The thought of the boy stops her mid-corridor. She sheds her new red coat onto the shining elm boards, kicks off her uncomfortable court shoes, as if preparing to dive into water for him. His happy shrieks come from a floor away in the nursery, and she slides along, half running, not wanting to slip in her stockings, to find him.
“There you are, darling. There you are. Have you been a good boy for Annie?”
“We had to come in, mam, it was getting so cold. But he had a good airing today, didn’t you, Davey?”
Joan kneels as the boy comes laughing, hands in the air, into her arms. It is a miracle to be wanted by innocence. She feels guilt for something unnamed, and David cures her. Annie Owens has retreated diplomatically to the old chaise longue in the nursery corner. A fire crackles in the grate. The woman is a treasure, but Joan wants her to go now. She finds her a task.
“It’s so lovely and warm in here. Shall we have tea in the nursery, Annie? Can you ask Mrs Flowers to make up some sandwiches? Or toast and jam. I would prefer toast and jam.”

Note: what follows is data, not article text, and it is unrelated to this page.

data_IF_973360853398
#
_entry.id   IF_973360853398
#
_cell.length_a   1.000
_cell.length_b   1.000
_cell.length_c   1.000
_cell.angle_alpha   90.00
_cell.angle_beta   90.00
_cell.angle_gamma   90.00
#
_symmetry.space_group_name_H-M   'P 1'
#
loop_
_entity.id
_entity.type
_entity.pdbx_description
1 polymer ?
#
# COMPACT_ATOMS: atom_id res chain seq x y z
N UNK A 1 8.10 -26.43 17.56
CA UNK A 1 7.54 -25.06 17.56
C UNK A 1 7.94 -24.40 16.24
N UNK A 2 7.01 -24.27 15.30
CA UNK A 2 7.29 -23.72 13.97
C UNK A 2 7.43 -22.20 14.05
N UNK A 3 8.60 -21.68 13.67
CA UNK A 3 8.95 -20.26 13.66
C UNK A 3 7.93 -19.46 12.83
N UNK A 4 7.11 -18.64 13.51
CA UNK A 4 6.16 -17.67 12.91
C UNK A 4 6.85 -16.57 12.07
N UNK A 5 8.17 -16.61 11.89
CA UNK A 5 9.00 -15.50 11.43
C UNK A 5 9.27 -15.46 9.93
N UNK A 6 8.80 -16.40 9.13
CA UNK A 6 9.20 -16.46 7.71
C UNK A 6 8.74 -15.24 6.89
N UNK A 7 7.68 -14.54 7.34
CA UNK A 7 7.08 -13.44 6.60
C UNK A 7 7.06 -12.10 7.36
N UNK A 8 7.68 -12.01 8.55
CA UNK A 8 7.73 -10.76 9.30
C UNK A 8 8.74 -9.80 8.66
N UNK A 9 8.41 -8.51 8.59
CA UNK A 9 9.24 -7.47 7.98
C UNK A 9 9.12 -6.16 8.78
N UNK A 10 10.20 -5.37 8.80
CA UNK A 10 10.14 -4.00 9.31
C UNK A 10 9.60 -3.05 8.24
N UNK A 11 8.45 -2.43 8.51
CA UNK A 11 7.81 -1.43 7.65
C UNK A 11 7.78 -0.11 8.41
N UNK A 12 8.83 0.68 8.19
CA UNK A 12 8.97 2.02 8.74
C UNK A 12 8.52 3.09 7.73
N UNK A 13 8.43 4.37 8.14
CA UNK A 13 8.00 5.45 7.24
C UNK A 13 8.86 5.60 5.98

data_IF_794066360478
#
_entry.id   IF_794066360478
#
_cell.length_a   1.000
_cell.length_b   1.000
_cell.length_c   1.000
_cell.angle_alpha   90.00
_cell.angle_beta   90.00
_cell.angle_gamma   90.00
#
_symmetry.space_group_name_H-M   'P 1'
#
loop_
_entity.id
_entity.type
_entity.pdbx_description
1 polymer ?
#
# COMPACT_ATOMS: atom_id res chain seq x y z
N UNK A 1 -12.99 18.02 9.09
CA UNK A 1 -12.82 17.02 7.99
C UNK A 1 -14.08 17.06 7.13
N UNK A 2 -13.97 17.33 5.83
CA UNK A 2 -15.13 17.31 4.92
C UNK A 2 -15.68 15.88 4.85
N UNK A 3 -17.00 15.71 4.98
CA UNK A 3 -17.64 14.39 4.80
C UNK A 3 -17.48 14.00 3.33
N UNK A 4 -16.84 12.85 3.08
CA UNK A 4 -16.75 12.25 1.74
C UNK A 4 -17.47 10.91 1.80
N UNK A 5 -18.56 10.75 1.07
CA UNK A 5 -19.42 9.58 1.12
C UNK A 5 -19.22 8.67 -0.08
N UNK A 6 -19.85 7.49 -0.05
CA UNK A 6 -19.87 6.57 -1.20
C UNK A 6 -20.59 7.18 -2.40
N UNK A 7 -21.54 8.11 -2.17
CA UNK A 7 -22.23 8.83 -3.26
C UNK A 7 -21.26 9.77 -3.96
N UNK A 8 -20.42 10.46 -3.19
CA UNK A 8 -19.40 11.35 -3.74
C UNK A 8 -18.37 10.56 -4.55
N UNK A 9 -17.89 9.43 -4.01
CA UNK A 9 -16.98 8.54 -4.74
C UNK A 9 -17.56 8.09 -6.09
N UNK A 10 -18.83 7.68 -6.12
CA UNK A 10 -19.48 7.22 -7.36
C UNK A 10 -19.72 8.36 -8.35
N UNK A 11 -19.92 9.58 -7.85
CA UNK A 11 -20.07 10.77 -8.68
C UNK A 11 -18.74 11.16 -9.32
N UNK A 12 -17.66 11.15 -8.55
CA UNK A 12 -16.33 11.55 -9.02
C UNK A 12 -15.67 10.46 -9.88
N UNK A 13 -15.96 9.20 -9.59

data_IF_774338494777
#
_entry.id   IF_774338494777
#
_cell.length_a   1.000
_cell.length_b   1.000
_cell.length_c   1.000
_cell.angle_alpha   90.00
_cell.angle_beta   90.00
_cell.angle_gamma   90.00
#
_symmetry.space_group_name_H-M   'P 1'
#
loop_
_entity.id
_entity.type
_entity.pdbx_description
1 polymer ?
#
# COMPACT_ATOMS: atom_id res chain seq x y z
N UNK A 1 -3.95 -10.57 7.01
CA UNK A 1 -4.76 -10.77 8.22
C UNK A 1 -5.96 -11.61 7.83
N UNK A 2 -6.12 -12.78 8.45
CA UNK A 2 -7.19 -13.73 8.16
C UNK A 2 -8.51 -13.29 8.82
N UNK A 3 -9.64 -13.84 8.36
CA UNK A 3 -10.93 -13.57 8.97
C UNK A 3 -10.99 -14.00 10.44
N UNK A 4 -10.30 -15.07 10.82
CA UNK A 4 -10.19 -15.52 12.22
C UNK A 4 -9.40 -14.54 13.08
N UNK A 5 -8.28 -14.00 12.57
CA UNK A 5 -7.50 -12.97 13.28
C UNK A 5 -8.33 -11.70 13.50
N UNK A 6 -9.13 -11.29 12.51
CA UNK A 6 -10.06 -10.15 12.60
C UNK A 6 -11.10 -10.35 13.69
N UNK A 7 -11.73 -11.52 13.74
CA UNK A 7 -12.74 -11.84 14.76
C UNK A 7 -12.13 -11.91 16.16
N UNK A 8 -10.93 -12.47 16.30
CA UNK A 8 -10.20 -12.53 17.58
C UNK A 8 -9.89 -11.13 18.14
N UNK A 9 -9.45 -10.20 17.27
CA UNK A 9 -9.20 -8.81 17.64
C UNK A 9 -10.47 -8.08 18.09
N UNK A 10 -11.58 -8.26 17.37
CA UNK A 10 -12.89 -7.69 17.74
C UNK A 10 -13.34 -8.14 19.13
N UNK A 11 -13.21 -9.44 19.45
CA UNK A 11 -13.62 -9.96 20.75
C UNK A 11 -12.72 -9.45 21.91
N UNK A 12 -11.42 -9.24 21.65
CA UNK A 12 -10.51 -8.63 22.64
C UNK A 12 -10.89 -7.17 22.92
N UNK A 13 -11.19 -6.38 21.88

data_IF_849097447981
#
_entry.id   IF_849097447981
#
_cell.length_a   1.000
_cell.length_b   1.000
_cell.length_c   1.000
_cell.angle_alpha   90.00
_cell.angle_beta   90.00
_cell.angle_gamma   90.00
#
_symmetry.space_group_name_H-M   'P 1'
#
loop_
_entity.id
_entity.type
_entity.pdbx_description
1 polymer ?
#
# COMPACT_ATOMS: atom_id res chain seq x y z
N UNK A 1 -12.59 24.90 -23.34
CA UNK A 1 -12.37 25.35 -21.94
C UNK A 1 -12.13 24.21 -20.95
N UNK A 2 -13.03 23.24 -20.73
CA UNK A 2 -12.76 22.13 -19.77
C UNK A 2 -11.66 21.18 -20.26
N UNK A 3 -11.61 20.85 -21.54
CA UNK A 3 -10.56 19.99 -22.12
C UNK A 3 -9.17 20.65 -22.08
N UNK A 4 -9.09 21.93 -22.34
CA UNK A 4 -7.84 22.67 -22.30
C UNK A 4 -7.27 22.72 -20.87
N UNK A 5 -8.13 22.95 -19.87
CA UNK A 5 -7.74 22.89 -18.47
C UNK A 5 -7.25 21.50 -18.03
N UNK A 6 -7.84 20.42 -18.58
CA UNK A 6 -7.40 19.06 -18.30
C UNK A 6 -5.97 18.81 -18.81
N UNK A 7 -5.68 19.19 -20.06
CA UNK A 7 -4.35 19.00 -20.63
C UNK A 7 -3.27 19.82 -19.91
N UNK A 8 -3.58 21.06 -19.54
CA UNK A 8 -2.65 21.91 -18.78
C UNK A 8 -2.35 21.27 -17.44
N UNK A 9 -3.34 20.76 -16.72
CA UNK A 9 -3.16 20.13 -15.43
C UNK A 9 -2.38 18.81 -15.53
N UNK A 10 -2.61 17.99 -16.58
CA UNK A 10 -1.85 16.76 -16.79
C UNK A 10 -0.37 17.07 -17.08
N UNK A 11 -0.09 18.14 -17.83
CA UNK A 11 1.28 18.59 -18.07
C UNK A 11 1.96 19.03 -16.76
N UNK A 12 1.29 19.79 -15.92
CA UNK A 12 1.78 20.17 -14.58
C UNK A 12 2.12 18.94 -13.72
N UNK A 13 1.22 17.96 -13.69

“Right you are, mam.”
The boy fetches a block from the scattered line aimed at the fire. He drops it, frowning, into Joan’s lap, then goes back for another block. His hair is a fair whirlpool and his walk a controlled fall. Her friends were scandalised by the adoption, less modern than they pretended. A boy needs a father, they told her. And he has one, she told them. This is Bill’s child. Bill’s and mine. Besides, the world is full of widowed mothers doing perfectly well on their own. What difference does it make that the boy is adopted?
Mrs Howard is odder than usual today. She stands under the bell, holding her handbag to her chest, and does not approach the counter. She is a black triangle, with light caught in the folds of her dress. Rose is shocked by the small red hole of her mouth when she sighs. It tears the paper-white face and makes her blue eyes bluer.
“Are you all right, Mrs Howard?”